Monday

29th Aug 2016

EU countries explore alternatives to financial tax

  • Vestager (l) showed interest in Schauble's (r) idea (Photo: Danish EU presidency / Bjarke Oersted)

Finance ministers are exploring alternatives to an EU-wide financial transactions tax (FTT), with a new German proposal attracting interest from FTT refusenik Sweden.

"Colleagues have aired ideas of an activity tax. Another proposal is to take inspiration from British stamp duty and see if that could work. I think in the process more ideas will come forward," Danish economic affairs minister Margrethe Vestager said in Copenhagen on Saturday (31 March), after a two-day-long informal meeting of EU finance chiefs.

Dear EUobserver reader

Subscribe now for unrestricted access to EUobserver.

Sign up for 30 days' free trial, no obligation. Full subscription only 15 € / month or 150 € / year.

  1. Unlimited access on desktop and mobile
  2. All premium articles, analysis, commentary and investigations
  3. EUobserver archives

EUobserver is the only independent news media covering EU affairs in Brussels and all 28 member states.

♡ We value your support.

If you already have an account click here to login.

She said new ideas must be put on the table because the "positions of [EU] countries have not changed" since previous talks on the subject in November.

The European Commission last year proposed an EU-wide levy of 0.1 percent on stock and bond trades and 0.01 percent on derivatives in what it says would save EU countries billions each year, but which some member stats - such as the UK and Sweden - say would prompt financial companies to flee the Union.

A new German idea put forward on Friday by finance minister Wolfgang Schauble - and seen by EUobserver - proposes a two-step approach, with a stamp duty introduced in an "intermediate" phase and tougher measures down the line. Britain already uses samp duty to levy fees on shares traded in London.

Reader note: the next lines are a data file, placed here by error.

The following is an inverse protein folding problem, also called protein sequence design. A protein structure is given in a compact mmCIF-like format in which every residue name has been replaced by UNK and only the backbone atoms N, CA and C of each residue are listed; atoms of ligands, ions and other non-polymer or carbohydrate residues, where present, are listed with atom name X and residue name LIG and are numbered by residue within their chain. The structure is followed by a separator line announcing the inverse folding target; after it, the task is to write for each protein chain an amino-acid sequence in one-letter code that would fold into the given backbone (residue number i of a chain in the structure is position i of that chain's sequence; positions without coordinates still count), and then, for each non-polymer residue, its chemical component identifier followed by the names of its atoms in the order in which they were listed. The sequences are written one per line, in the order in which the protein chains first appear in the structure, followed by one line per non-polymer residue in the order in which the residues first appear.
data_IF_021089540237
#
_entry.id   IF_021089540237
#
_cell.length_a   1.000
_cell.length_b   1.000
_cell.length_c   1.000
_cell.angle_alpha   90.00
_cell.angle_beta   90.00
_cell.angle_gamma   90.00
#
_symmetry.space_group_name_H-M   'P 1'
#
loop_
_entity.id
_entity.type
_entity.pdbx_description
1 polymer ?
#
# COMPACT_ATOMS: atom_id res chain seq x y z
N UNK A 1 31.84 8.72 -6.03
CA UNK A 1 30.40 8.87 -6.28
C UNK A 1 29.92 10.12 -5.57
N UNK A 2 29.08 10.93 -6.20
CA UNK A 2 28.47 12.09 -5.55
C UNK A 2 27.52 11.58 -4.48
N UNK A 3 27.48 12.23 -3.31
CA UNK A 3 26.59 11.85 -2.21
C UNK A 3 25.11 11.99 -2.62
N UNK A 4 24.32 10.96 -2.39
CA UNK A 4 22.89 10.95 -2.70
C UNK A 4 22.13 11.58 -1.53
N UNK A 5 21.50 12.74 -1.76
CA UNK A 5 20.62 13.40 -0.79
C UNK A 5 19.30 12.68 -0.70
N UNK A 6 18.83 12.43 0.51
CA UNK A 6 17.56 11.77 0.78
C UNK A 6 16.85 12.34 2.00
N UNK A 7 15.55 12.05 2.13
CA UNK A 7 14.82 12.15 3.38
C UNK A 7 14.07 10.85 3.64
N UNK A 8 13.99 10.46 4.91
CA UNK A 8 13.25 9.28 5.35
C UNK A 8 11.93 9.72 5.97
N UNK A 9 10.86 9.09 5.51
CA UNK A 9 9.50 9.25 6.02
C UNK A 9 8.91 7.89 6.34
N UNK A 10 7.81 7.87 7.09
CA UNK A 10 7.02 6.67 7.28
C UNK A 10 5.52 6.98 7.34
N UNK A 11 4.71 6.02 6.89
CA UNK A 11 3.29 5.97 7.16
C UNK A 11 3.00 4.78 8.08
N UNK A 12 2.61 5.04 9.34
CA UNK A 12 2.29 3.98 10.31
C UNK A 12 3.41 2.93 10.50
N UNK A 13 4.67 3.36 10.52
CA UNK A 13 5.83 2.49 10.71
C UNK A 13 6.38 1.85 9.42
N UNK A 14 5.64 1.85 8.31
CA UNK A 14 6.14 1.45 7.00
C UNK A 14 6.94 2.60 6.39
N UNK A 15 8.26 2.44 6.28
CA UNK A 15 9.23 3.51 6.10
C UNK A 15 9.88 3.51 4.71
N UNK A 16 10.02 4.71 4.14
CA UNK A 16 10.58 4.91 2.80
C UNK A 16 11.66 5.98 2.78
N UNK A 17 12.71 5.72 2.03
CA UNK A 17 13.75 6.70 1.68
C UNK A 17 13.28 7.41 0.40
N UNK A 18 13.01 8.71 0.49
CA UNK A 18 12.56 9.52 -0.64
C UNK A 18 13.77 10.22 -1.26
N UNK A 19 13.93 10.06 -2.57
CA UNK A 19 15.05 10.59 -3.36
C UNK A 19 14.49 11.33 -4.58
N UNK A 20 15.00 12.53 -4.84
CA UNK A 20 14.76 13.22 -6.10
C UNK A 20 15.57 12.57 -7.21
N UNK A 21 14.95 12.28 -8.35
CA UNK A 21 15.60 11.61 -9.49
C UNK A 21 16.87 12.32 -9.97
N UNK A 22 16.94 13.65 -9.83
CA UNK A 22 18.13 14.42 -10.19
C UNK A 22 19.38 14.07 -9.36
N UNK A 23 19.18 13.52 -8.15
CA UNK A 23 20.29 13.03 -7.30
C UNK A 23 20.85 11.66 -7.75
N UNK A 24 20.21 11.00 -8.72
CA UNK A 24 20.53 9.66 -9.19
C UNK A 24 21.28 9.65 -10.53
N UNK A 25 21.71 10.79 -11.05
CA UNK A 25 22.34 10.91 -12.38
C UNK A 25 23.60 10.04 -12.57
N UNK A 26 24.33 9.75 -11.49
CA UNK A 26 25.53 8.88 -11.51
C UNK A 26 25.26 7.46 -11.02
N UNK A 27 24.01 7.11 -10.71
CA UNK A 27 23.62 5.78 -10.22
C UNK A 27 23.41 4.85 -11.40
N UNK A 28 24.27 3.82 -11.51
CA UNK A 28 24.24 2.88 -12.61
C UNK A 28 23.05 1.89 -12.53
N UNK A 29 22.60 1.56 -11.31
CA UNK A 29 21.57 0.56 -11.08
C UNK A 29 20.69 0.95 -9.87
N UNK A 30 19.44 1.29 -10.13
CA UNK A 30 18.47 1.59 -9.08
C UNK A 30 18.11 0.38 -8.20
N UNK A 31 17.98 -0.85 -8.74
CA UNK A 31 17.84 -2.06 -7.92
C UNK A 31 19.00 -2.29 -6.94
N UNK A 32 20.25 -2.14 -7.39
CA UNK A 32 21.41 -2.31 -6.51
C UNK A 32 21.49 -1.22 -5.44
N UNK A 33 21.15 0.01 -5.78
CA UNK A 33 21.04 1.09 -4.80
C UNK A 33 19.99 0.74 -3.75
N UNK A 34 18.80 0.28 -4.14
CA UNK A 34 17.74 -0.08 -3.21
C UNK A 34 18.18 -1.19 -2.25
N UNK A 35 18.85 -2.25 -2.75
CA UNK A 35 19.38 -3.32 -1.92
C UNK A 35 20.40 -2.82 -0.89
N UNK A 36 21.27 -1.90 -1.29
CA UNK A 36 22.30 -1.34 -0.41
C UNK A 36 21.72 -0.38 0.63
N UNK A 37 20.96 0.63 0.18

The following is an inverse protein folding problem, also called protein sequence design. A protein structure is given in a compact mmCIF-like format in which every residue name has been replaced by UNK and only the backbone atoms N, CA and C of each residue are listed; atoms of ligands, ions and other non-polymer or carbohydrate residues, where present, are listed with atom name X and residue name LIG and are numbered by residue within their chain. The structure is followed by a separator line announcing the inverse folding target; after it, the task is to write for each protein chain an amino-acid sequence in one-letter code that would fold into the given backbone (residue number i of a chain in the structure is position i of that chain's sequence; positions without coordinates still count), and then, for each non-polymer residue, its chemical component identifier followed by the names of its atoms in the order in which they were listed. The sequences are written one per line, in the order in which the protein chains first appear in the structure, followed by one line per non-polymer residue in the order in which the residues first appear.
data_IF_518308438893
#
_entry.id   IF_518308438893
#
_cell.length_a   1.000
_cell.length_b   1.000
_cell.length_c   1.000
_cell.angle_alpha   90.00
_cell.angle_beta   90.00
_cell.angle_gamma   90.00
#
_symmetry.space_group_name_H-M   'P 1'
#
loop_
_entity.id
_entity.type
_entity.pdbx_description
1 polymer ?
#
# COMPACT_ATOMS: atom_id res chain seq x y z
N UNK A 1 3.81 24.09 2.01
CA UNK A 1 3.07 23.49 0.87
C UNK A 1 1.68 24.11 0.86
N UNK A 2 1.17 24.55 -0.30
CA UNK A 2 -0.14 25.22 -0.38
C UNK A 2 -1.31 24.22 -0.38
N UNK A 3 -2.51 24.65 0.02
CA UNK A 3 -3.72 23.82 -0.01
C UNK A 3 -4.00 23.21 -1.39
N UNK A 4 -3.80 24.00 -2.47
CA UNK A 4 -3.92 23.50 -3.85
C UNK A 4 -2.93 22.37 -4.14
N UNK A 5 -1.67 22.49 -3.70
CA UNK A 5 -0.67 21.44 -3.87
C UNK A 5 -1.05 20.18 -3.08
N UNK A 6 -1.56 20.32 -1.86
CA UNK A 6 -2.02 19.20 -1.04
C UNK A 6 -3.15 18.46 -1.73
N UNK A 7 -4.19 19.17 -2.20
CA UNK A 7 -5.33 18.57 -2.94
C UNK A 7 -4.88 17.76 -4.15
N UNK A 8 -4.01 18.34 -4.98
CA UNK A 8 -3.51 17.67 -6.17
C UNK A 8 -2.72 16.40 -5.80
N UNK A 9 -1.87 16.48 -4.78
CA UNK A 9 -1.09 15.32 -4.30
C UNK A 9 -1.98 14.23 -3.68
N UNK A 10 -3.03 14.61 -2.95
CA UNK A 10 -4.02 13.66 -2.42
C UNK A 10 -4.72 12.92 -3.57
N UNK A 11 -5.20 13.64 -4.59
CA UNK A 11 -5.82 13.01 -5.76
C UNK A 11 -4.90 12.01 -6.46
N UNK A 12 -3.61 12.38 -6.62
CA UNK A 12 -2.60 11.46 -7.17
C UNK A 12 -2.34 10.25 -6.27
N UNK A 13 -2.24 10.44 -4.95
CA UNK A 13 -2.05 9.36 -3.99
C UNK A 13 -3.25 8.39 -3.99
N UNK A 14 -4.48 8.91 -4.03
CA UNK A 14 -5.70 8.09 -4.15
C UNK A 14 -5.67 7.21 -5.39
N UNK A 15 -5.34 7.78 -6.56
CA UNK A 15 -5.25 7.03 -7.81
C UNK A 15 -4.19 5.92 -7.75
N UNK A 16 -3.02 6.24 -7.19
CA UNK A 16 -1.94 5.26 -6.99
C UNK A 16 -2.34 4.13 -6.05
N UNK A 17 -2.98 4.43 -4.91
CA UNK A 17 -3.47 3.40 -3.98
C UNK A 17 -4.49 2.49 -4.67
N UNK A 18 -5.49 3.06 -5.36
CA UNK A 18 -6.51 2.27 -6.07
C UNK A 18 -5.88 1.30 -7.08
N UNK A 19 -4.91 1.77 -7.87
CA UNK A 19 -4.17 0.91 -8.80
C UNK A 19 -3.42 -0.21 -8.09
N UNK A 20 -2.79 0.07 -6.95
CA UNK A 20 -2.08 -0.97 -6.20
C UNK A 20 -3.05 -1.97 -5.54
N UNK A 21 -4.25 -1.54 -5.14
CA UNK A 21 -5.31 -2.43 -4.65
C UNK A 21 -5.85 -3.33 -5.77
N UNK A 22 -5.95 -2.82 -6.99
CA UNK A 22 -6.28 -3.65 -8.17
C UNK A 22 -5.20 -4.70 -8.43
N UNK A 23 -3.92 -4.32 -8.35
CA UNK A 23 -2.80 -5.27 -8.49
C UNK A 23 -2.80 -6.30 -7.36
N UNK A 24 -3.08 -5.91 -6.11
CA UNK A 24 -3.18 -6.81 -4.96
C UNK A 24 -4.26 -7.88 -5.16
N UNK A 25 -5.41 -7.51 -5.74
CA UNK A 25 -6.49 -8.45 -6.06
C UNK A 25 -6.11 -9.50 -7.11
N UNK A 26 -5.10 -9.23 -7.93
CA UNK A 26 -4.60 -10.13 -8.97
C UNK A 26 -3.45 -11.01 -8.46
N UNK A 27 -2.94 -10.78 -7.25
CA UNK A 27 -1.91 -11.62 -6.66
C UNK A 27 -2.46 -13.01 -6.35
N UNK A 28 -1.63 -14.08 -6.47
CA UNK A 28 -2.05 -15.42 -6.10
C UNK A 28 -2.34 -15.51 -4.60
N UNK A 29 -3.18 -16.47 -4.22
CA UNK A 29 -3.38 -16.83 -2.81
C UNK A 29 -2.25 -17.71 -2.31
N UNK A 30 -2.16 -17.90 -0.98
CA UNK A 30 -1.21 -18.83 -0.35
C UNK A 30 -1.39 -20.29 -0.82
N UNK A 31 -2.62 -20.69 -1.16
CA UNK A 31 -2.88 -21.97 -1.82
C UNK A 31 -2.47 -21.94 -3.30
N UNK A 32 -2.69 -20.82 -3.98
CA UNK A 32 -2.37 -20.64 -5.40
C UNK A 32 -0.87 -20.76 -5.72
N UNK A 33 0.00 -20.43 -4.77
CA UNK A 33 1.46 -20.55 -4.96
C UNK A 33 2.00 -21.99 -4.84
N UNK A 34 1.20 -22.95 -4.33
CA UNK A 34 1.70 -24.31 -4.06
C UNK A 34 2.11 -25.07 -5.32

"This would not be the end of negotiations on the broader and more ambitious FTT sought by the [European] Commission," the German non-paper says.

It notes that a tax on derivatives and high-frequency trading - two parts of the markets which are today broadly untaxed and which were at the core of the 2008 banking crisis - is not "technically and politically mature" at this stage.

The UK still opposes Berlin's watered-down formula. But Sweden has indicated it might fly.

"There are stamp duties in, for example, France and in the UK that are less costly for the economy and would not have a detrimental effect on the financial markets," Swedish minister Anders Borg told press in the margins of the Copenhagen event.

For his part, Schauble sounded happy on how his non-paper was received. "We made good progress," he said after leaving the meeting on Saturday.

Denmark's Vestager - herself not a big fan of FTT - said she would put the tax debate back on the formal EU agenda in May or June.

She noted there are other ways to make the financial sector behave more prudently.

The EU parliament on Thursday adopted tighter rules for trading in derivatives - complex financial products which make bets on the future repayment of loans or movements in commodity prices - after long-drawn-out talks helped to end by Danish diplomtas.

"With this piece of legislation we are shedding light on some very unclear derivatives trading. No matter if the financial transaction tax was implemented yesterday, we would still have a lot of regulation to do in the financial sector," the Danish minister said.

Stakeholders' Highlights

  1. Nordic CouncilNordic-Baltic co-operation vital in turbulent times
  2. GoogleBrussels - home of beer, fries, chocolate and Google’s Public Policy Team - follow @GoogleBrussels
  3. HuaweiSeeds for the Future Programme to Bring Students from 50 countries to China for Much-Needed ICT Training
  4. EFASpain is not a democratic state. EFA expresses its solidarity to Arnaldo Otegi and EH Bildu
  5. UNICEFBoko Haram Violence in Lake Chad Region Leaves Children Displaced and Trapped
  6. HuaweiMaking Cities Smarter and Safer
  7. GoogleHow Google Makes Connections More Secure For Users
  8. EGBAThe EU Court of Justice Confirms the Application of Proportionality in Assessing Gambling Laws
  9. World VisionThe EU and Member States Must Not Use Overseas Aid for Promoting EU Interests
  10. Dialogue PlatformInterview: "There is a witch hunt against the Gulen Movement in Turkey"
  11. ACCAACCA Calls for ‘Future Looking’ Integrated Reporting Culture With IIRC and IAAER
  12. EURidNominate Your Favourite .eu or .ею Website for the .EU Web Awards 2016 Today!